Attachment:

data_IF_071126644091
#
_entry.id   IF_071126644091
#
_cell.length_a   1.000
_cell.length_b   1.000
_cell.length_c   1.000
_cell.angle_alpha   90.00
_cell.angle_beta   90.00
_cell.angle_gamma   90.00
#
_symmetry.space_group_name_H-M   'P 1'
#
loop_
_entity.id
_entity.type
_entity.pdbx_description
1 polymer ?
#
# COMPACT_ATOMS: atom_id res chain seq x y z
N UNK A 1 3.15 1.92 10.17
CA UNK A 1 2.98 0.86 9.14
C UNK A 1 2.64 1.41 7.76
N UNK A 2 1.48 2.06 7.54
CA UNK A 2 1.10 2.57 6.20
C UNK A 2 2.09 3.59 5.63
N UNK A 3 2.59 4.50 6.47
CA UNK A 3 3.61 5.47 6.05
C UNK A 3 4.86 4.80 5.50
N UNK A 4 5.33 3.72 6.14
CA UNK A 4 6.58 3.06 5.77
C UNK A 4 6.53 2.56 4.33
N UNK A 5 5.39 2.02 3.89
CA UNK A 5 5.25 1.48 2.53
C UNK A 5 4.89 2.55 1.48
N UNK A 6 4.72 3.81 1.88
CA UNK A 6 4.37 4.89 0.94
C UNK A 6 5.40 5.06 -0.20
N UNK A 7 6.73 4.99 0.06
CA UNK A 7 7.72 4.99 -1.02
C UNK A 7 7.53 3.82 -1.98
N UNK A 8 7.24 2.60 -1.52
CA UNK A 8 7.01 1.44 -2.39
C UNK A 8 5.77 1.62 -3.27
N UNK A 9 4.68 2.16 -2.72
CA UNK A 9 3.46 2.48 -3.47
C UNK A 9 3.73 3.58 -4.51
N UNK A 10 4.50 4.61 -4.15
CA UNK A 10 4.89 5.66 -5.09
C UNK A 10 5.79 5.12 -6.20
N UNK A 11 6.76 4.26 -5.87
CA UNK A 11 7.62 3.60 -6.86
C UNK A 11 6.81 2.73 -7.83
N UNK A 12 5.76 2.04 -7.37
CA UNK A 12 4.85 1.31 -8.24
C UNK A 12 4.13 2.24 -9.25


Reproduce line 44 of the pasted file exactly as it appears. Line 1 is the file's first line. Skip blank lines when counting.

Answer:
C UNK A 8 5.77 1.62 -3.27